According to the jurisprudence, which is mandatory from Dec. 9, 2019, since the special proceedings on commercial transactions and arbitration do not decide over the merits of the case, as that would have been the subject of the arbitration, the judgment cannot be considered as a decision that can be attacked through the amparo directo, in accordance with Article 170 of the Law of Amparo.4
The First Chamber of the Supreme Court determined that, since the annulment of execution of the award is the only aspect that must be considered in the special proceedings for commercial transactions and arbitration, and that the judgment is one that is issued after the arbitration is concluded, the appropriate recourse against it is the amparo indirecto.5
By directing the parties to the amparo indirecto, there is now a possibility of a third judicial intervention based on the "recurso de revision" (revision recourse) against the ruling in the amparo.6 Differently, said possibility is only available in amparo directo in exceptional circumstances that will rarely arise in proceedings for the annulment or execution of an arbitral award.7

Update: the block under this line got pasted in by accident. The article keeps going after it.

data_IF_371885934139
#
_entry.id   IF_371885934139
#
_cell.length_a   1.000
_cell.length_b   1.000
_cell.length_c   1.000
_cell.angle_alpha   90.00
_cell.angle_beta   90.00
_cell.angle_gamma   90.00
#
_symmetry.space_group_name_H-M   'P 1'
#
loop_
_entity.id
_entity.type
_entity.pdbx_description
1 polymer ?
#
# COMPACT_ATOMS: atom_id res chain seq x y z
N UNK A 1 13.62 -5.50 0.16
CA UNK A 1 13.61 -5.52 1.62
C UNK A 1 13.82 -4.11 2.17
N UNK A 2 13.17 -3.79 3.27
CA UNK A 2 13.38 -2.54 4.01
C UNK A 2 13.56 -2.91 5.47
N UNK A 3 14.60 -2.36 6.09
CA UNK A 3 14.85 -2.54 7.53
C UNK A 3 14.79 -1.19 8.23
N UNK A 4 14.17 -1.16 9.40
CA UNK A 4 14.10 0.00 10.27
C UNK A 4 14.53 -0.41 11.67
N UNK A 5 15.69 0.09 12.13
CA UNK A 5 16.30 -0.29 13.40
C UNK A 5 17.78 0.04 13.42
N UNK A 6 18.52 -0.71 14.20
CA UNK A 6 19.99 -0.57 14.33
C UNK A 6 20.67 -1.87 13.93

In summary, since the date of entry into force of this jurisprudence, the execution or annulment of an arbitral award in Mexico must be submitted, first, to a judicial authority in accordance with the special proceedings, subsequently, to an amparo indirecto before a district judge and, finally, to a revision recourse before a circuit collegiate tribunal, all of which may result in the proceedings for the annulment or execution of arbitral awards being subject to delays, and becoming much more complex.
Holland & Knight's litigation and dispute resolution attorneys have extensive experience on international and domestic dispute resolution, including commercial and investment arbitration and litigation. For more information, contact Holland & Knight's Mexico City office.
1 Decree that reforms, modifies and repeals various dispositions from the Code of Commerce, Jan. 27 2011, which modified Articles 1464 to 1480 of the Code of Commerce.